FSB Detain Four Suspected Hizb ut-Tahrir Members in Bashkortostan

Bashkortostan’s FSB have detained four suspected members of Hizb ut-Tahrir in an operation in Ufa on 27 August. The four men – identified as Yevgeniy Kulagin, Rasim Satayev, Aleksey Khamadeyev, and Aidar Garifyanov – are accused of “preparing to forcibly take power” in order to advance the organisation’s goal of establishing a “Worldwide Islamic Caliphate.” (RIA Novosti, 29 August 2013). Continue reading “FSB Detain Four Suspected Hizb ut-Tahrir Members in Bashkortostan”

Authorities Identify Group Responsible for Ingushetian Security Chief’s Murder

(Artur Getagazhev, Ingushetian Interior Ministry website, captured 28 Aug 13)
(Artur Getagazhev, Ingushetian Interior Ministry website, captured 28 Aug 13)

Russian authorities claim they have identified the group that attacked a car belonging to Akhmed Kotiyev, head of Ingushetia’s Security Council, in Nizhniye Achaluki on 27 August.  According to a statement posted to the Investigative Committee’s website, a group led by Artur Getagazhev and operating in Malgobekskiy Rayon carried out the attack, which left Kotiyev and his police driver dead. The Investigative Committee also claimed that the weapons used in the attack had been used to perpetrate other crimes in the republic, including attacks on police officers (Investigative Committee of the Russian Federation, 28 August 2013) Continue reading “Authorities Identify Group Responsible for Ingushetian Security Chief’s Murder”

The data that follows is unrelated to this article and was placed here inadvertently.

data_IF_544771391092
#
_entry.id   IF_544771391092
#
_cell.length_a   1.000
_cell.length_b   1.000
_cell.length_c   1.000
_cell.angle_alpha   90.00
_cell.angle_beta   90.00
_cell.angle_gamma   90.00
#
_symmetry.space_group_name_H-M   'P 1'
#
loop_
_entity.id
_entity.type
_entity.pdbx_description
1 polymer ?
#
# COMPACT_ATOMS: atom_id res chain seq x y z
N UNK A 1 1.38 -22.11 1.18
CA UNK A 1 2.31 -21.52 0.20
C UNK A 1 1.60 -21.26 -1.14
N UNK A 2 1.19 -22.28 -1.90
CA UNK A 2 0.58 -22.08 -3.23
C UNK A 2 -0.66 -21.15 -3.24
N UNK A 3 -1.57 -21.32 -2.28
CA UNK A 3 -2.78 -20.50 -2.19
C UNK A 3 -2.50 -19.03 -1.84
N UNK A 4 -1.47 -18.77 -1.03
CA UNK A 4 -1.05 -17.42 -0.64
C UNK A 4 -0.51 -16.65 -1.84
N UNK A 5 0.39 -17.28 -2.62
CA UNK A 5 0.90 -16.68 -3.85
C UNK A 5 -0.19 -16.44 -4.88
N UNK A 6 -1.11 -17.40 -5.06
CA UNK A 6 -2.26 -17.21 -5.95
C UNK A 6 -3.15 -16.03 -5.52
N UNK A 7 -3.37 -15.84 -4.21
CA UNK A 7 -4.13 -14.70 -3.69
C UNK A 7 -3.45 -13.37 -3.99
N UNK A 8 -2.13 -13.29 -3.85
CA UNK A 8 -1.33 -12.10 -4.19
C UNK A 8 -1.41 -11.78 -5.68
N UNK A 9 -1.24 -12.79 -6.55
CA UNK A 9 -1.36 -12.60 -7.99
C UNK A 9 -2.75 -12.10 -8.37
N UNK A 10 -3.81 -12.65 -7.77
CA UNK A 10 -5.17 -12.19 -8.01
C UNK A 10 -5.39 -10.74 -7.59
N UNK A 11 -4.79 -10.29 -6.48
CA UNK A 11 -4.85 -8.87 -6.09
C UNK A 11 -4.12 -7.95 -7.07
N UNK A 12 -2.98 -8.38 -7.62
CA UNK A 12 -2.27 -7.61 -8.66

The Caucasus Emirate on Twitter — Part Three

For a recent university paper, I conducted an exploratory study into how the Caucasus Emirate uses the microblogging site Twitter. I’ve extracted some of the key points of the study for your reading pleasure — although it’s worth noting that the full paper contains more details and references the relevant literature.  This third post looks at links contained within tweets, draws some conclusions from all three posts, and suggests some avenues for further study.  See The Caucasus Emirate on Twitter — Part One for details on the study subjects, the accounts that they follow, and the paper’s definition of extremism; see The Caucasus Emirate on Twitter — Part Two for details of interactions with other users. Continue reading “The Caucasus Emirate on Twitter — Part Three”

The Caucasus Emirate on Twitter — Part Two

For a recent university paper, I conducted an exploratory study into how the Caucasus Emirate uses the microblogging site Twitter. I’ve extracted some of the key points of the study for your reading pleasure — although it’s worth noting that the full paper contains more details and references the relevant literature.  This second post looks at interactions with other users.  See The Caucasus Emirate on Twitter — Part One for details on the study subjects, the accounts that they follow, and the paper’s definition of extremism. Continue reading “The Caucasus Emirate on Twitter — Part Two”